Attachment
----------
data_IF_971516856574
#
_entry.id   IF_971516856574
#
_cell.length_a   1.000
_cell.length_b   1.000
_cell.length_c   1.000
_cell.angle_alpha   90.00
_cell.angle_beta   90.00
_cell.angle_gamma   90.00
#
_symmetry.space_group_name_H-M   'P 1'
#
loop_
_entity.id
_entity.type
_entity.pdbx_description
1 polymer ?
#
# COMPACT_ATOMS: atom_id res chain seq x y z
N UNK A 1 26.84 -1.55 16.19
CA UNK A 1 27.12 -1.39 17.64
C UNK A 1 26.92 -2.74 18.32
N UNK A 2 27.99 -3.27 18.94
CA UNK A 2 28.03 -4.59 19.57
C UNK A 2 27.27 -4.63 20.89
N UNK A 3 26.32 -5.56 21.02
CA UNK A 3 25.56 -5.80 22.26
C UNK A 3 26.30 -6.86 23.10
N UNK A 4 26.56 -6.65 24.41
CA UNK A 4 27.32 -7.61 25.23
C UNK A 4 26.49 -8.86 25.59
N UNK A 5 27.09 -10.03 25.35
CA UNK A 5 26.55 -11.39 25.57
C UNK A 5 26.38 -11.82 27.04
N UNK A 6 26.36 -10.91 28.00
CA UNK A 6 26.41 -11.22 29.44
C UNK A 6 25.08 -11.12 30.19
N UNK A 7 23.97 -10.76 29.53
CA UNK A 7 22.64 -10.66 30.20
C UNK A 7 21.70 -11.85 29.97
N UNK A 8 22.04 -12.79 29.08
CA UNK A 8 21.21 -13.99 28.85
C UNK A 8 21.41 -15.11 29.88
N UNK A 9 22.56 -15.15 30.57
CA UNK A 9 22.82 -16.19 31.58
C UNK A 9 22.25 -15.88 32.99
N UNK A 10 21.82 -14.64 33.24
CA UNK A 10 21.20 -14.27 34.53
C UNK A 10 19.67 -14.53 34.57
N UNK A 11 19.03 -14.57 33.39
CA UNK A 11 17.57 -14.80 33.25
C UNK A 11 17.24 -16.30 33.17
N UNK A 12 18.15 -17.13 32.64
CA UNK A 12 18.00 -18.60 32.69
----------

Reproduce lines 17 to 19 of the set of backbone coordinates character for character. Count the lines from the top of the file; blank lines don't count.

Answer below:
_entity.pdbx_description
1 polymer ?
#